Jersey puts forth economic substance legislation
Credit: International Investment
Jersey has tabled new laws to address the EU’s concerns over ‘economic substance’, the degree of real business activity carried out by companies registered in the Island.
The new proposed requirements for an economic substance test for Jersey tax-resident entities have been published and are set to come into force on 1 January, subject to States approval.
The reforms include establish new tests for certain tax resident companies carrying on “relevant activities” in respect of demonstrating that they are “directed and managed” in Jersey, and that their “core income generating activities” are undertaken here.
Last year the Island avoided being placed on a new ‘blacklist’ of non-cooperative jurisdictions drawn up by the EU Code of Conduct Group on business taxation, but was among more than 40 regimes asked to reform their tax structures to ensure compliance with standards, which was dubbed a ‘grey-list’ by some commentators.
The EU wants Jersey to show it has economic substance by ensuring the taxes it collects within the financial services sector were generated through real economic activity in the territory.
In other words, proof that an offshore company is paying taxes in Jersey because it largely does its work and earns its profits in/from Jersey.
External Relations Minister Ian Gorst has said Jersey is not a ‘brass-plate jurisdiction’, an area where companies exist in name only.
The EU list, first published in December 2017, was divided into three sections: cooperative jurisdictions, non-cooperative jurisdictions and jurisdictions that had undertaken to modify their tax regimes to comply with the rules set by the Code of Conduct Group (CCG).
Many of these ‘grey-listed’ jurisdictions operate tax transparency regimes that are at least as good as the white-listed ‘cooperative’ jurisdictions, but fell foul of the CCG’s additional criterion that businesses should only be granted tax residence in a jurisdiction once they demonstrate they have adequate economic substance there.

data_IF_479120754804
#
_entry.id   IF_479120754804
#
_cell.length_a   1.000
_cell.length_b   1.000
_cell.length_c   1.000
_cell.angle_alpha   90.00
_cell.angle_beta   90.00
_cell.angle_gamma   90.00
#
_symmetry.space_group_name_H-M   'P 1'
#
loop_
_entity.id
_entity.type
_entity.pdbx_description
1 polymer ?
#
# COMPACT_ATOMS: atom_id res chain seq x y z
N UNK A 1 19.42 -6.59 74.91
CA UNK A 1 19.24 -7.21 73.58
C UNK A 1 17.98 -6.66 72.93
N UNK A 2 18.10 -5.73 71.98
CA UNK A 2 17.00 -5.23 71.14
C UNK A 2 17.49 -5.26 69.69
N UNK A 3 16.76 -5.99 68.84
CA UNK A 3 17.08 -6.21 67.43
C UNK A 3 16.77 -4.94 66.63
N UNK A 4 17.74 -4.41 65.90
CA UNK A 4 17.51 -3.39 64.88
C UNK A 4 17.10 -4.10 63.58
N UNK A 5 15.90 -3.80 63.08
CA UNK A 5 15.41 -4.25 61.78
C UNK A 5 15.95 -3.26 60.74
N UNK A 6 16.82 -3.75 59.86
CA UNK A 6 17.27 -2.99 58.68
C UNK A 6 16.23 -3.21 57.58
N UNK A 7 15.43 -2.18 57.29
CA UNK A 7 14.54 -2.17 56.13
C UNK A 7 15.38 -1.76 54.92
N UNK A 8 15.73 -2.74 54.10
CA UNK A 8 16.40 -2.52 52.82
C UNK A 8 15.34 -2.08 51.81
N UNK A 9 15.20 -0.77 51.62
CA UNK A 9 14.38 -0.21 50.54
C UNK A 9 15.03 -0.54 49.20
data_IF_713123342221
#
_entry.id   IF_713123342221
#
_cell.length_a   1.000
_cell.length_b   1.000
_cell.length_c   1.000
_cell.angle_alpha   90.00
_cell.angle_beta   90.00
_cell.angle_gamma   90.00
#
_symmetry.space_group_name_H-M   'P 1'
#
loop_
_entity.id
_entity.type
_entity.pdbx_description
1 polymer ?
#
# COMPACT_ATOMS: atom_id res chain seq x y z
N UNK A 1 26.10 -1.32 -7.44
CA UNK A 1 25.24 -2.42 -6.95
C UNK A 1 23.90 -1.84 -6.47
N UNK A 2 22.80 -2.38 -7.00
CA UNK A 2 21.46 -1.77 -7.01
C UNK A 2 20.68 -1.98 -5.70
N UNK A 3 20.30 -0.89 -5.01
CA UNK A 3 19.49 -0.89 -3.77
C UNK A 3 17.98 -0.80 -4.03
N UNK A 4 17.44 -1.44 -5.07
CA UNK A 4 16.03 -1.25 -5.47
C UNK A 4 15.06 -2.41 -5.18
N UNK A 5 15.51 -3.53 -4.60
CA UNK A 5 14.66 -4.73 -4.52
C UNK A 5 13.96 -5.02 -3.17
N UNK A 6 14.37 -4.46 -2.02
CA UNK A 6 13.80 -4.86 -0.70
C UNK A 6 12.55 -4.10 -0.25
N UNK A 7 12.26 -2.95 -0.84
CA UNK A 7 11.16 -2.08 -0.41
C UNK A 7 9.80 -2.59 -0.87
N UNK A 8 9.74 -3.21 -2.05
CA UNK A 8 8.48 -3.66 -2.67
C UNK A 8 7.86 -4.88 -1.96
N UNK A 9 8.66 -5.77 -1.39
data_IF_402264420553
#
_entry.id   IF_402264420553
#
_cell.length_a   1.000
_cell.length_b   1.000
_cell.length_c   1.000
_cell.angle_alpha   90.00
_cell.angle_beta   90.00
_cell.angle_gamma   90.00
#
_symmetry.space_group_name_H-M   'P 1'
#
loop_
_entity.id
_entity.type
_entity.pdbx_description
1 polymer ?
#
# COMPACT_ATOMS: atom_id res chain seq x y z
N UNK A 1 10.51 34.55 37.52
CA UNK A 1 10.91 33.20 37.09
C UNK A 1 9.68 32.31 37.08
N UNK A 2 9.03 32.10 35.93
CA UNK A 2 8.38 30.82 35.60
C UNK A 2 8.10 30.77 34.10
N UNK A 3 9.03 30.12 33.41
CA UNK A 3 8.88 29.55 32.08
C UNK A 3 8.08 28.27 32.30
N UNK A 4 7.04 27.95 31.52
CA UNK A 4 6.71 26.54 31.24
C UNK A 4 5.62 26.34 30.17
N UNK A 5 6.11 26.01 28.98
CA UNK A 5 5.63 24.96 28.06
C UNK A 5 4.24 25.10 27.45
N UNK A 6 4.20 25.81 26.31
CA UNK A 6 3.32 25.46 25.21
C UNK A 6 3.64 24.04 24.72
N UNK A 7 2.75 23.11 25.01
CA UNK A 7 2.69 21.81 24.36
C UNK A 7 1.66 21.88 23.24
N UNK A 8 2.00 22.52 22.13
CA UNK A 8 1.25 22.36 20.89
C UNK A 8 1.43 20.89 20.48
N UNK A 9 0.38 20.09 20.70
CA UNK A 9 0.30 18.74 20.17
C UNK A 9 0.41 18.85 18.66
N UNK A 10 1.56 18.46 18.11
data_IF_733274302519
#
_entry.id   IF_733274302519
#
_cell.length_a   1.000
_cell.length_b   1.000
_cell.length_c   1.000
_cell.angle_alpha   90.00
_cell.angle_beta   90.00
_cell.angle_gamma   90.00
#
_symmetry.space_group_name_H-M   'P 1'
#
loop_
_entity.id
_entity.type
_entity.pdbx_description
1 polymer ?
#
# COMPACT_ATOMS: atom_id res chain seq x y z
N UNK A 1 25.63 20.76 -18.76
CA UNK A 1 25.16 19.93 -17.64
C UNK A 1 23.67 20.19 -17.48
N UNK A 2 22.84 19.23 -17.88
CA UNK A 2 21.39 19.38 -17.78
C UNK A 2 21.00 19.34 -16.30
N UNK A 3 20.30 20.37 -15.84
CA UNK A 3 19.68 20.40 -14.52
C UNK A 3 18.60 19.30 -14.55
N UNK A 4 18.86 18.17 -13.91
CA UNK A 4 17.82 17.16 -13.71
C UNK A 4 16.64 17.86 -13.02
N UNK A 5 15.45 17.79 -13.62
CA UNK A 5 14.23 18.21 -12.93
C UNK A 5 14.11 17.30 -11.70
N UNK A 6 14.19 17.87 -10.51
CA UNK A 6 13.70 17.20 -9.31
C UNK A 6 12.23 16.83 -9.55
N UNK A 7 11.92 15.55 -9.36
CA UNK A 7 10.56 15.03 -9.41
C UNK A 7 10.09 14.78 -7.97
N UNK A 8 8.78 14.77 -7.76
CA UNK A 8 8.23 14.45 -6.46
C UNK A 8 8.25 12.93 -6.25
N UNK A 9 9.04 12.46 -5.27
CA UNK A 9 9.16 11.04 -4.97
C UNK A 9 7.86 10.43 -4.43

The blacklist is to be revised at the end of this year, and grey-listed jurisdictions such as Jersey are at risk of being moved onto it if they do not act soon.
Jurisdictions which are blacklisted could face sanctions and risk reputational damage.
Prior to lodging the law, the government worked with industry, as well as the Jersey Financial Services Commission, and in August issued a consultation, which summarised its proposals and requested feedback, prompting 35 responses.
The other Crown Dependencies, Guernsey and the Isle of Man, were also consulted and are due to table similar draft laws soon.
“Affected companies should review outsourcing arrangements (where relevant) in respect of Jersey tax-resident companies that fall within the scope of the new law and whether the third-party service provider agreements in place meet the tests set out therein,” law firm Ogier said in a briefing.
Jersey and MP clash over beneficial ownership
Dame Margaret Hodge MP has publicly criticised Jersey’s government and finance industry for failing to make its beneficial ownership register public.
In an interview with local news outlet Jersey Evening Post the long-serving UK politician aired concerns that “dirty money” from Russian criminals was being funnelled through Jersey.
Jersey Finance’s deputy chief executive officer Amy Bryant defended the Island’s position, and issued a warning that complete openness came with fresh risks.
“To be clear, Jersey is absolutely committed to the global transparency agenda and stands side by side with the UK in terms of our shared ambitions to fight financial crime and tackle corruption. At the moment, UK law enforcement have access to that information within one hour for urgent requests and 24 hours for all other requests. Suggestions that the general public are in a better position than law enforcement authorities to scrutinise beneficial ownership information are flawed,” she said.
“There are serious concerns that public registers may lead to increased instances of crimes such as identity theft, kidnap and ransom. The UK has itself acknowledged these risks, for instance through the recent introduction of regulations which limit the disclosure of residential addresses of company directors on the Companies House register. Company directors are twice as likely to be victims of fraud.”
But, despite those risks, Bryant said Jersey would review its stance if international expectations changed.
“Should public registers become a global standard, we will revisit our approach. But this is not the case now and is unlikely to be for some time.”